Personal storytelling can help people discover how we have been influenced by the generation of scholars and thinkers who came before us. Anyone can upload an intellectual grandparent, providing information about their work that will enable readers to understand their key ideas and contributions. Anyone can share a story about any grandparent, explaining "how they influenced you." Through this website, we aim to discover threads of previously overlooked connection to understand the subjectively-experienced history of media literacy education around the world.


So, anyone can sign up, log in, and leave their comments and stories. As one of the contributors to the anthology, there's a page already set up for me. Not the best photo of me, but what can you do? And there's an excerpt from my chapter that can be found under the profile set up for McLuhan, along with any other comments left by others (as of this writing, there's one other comment on McLuhan). It can also be found on my page, under "Stories" and, why not, right here as well:


The experience of suddenly getting McLuhan has been described as akin to a religious experience by some or in more general terms as an epiphany; to use a term popular during the sixties, I was able to grok McLuhan (grok was coined by the science-fiction writer Robert Heinlein in his novel Stranger in a Strange Land to refer to an extreme form of understanding and empathy). In visual terms, it was the kind of experience depicted in comic strips of a light bulb being switched on over a character’s head, which would certainly be fitting, given that McLuhan argued that electric technology and electronic media constituted the basis of a revolution that was reversing the course of some three millennia of Western civilization.

Television was the specific electronic medium that had pushed our culture over the edge, he argued, and one of the characteristics of television was its low resolution image, which McLuhan compared to that of the printed cartoon, which elevated the comics medium in importance (see Scott McCloud’s insightful, McLuhan-inspired graphic nonfiction, Understanding Comics [1993]).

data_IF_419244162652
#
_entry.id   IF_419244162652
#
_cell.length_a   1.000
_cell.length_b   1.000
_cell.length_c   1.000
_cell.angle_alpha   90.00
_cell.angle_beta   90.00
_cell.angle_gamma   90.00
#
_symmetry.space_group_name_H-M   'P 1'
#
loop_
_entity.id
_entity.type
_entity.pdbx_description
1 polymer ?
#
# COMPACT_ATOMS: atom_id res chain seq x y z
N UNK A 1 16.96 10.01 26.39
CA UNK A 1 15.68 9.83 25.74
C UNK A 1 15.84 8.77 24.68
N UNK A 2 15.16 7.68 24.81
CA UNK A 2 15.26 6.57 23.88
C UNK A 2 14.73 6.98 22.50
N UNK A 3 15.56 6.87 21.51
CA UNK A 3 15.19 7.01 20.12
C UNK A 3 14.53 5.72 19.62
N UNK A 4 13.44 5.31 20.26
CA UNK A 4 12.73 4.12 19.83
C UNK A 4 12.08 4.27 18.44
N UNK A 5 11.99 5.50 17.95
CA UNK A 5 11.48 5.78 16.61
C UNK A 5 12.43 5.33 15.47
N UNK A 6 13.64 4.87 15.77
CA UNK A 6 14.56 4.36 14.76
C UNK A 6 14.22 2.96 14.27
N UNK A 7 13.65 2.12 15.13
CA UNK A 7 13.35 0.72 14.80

This idea had no small significance for me because I had been reading comics since before I could read (my parents read them to me), despite the fact that the hybrid medium was often disparaged by teachers and others arguing in defense of elitist literary culture. The fact that comics crossed—or, if you like, transgressed—the boundary between literate and pictorial media contributed to my own developing awareness of differences among media, differences in their biases towards different types of content, differences in their effects on the ways we think, feel, act, perceive, and organize ourselves, differences that McLuhan famously summed up by saying, “The medium is the message” (1964, p. 7).

The image of a light bulb turning on is a visual metaphor for an idea (the word is derived from the Greek term for seeing) and perhaps the most basic way of describing the effect of my reading The Medium Is the Massage was that I was suddenly able to see the world from an entirely new perspective (in addition to being a field or intellectual tradition, media ecology has often been referred to as a perspective, although I prefer to use approach in order to avoid the visual metaphor). Or, to invoke Aldous Huxley’s well-known phrase, used to describe his experiments with hallucinogens, the “doors of perception” suddenly opened for me. The reference to perception is particularly significant because McLuhan’s specific approach to media ecology emphasized the primary role that sensory organs play in our thought processes.

Although there are differences between media literacy and media ecology, there is some significant overlap, as can be seen by the inclusion of Neil Postman as well as Marshall McLuhan in the anthology, as well as comics creator and theorist Scott McCloud. And depending on who you ask, other "grandparents" such as Heidegger, Barthes, Bakhtin, Foucault, Brecht, Dewey, and Bruner would also be characterized as media ecologists (not that anyone on that list would necessarily be excluded). 

The Grandparents website itself is an interesting experiment in fostering participation in this project, and perhaps exploring possibilities for a second edition or volume of the anthology. So I would certainly recommend it to you, to at least go take a look, and maybe even sign up, log on, and share your stories.